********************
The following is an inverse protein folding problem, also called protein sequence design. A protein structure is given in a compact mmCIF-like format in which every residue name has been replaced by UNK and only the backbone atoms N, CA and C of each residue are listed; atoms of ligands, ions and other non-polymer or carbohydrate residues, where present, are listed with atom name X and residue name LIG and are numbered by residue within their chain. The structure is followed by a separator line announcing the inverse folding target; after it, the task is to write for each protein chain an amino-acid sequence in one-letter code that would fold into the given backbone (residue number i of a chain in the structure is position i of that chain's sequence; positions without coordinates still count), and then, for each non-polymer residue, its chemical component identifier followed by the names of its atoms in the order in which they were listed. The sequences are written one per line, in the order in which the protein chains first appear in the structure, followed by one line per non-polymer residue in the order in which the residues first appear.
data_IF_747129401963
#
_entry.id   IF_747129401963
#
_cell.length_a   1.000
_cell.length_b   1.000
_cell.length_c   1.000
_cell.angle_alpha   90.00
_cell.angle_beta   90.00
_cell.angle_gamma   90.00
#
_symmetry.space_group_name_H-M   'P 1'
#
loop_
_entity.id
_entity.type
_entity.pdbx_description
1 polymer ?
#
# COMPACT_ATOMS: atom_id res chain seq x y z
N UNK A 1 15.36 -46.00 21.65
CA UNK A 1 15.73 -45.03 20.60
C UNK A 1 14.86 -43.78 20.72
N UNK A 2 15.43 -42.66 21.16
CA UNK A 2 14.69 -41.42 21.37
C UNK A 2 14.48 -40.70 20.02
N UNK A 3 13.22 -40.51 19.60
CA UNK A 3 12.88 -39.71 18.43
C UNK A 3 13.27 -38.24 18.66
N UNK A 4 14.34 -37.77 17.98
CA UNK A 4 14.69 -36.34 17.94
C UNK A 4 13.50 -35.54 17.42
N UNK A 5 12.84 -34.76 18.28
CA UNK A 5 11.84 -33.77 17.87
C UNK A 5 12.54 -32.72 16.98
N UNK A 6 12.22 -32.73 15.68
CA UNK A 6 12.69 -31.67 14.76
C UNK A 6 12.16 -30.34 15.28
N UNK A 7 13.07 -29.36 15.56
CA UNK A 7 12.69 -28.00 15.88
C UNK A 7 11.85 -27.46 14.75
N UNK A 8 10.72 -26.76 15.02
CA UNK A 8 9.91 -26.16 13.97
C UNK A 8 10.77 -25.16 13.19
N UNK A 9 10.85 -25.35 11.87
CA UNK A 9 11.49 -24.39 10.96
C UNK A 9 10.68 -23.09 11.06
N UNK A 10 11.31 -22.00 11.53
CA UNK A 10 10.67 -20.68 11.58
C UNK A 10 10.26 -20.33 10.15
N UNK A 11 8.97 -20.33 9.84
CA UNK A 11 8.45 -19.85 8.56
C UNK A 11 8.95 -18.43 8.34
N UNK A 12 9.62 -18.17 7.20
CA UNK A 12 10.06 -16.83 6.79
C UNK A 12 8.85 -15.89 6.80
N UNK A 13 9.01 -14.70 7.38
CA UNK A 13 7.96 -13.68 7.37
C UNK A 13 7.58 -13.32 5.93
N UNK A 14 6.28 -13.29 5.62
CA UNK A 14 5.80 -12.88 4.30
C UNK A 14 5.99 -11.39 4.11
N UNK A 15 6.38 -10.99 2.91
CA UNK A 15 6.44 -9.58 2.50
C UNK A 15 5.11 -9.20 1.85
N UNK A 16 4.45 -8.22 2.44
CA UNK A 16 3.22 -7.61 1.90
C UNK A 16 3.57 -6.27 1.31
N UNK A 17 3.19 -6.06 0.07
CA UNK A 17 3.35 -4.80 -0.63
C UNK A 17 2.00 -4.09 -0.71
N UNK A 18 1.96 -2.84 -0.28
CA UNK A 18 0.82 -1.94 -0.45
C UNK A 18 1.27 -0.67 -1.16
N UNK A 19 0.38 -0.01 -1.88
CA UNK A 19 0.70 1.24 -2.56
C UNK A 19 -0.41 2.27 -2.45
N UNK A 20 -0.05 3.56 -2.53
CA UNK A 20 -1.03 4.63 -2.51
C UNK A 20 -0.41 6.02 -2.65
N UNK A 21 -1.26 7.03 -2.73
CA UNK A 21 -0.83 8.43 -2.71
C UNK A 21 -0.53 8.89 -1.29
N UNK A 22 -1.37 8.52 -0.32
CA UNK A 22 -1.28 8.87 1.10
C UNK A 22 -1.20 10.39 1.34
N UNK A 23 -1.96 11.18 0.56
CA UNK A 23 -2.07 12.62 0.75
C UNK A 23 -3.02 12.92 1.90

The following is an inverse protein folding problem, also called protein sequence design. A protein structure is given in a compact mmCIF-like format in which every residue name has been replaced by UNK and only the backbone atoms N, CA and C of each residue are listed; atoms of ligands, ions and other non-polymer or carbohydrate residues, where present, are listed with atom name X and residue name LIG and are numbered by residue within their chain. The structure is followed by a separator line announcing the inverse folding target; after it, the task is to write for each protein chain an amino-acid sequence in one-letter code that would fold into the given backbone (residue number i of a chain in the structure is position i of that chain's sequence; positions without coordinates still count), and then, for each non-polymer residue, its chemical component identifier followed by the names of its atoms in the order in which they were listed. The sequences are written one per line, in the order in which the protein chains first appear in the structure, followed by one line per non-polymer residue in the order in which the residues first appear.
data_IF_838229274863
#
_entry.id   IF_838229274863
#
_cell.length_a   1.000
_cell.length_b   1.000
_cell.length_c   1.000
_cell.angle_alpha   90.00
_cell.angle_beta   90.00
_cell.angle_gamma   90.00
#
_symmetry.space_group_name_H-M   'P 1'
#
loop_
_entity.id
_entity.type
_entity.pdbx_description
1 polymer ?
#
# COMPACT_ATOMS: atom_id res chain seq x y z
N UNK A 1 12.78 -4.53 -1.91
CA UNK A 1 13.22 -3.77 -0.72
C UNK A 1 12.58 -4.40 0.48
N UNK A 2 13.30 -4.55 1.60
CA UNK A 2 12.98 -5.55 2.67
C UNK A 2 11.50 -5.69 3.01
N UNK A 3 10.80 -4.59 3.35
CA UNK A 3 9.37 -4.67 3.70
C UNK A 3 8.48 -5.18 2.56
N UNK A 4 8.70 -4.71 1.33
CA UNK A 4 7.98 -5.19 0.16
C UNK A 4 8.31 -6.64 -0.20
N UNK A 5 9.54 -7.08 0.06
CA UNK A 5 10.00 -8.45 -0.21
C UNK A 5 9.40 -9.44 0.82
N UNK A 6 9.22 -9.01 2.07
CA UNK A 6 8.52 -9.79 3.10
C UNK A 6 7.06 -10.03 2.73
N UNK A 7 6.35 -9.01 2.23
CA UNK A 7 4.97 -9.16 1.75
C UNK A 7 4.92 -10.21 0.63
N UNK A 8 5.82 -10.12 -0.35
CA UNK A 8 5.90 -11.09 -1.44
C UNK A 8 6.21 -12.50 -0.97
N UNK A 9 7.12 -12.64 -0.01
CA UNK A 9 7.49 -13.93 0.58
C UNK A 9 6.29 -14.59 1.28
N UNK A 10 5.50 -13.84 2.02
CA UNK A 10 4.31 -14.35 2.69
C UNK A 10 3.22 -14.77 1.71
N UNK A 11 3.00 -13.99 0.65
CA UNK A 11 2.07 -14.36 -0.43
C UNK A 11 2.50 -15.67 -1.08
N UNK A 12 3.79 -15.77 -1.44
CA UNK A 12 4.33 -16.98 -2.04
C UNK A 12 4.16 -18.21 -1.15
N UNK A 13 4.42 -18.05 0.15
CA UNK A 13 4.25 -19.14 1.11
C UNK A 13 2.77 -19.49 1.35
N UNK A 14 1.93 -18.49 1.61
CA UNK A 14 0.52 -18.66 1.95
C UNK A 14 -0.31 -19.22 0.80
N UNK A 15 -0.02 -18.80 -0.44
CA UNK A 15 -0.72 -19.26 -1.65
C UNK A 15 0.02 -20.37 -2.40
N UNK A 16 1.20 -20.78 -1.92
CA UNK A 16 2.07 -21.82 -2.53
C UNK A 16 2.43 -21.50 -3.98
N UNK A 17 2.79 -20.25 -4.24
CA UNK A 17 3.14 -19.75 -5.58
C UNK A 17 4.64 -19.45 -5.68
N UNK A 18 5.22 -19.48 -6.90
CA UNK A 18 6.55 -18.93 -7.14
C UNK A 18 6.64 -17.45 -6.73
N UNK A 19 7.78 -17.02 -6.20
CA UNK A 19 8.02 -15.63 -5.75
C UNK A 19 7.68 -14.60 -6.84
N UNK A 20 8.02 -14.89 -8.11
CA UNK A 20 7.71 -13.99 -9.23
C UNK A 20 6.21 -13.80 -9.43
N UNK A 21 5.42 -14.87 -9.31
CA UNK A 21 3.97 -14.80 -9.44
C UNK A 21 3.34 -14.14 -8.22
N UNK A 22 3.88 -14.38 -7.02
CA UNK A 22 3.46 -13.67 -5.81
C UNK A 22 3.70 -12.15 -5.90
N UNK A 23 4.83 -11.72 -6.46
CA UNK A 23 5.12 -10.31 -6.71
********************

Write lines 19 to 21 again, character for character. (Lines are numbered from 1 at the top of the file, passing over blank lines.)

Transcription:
1 polymer ?
#
# COMPACT_ATOMS: atom_id res chain seq x y z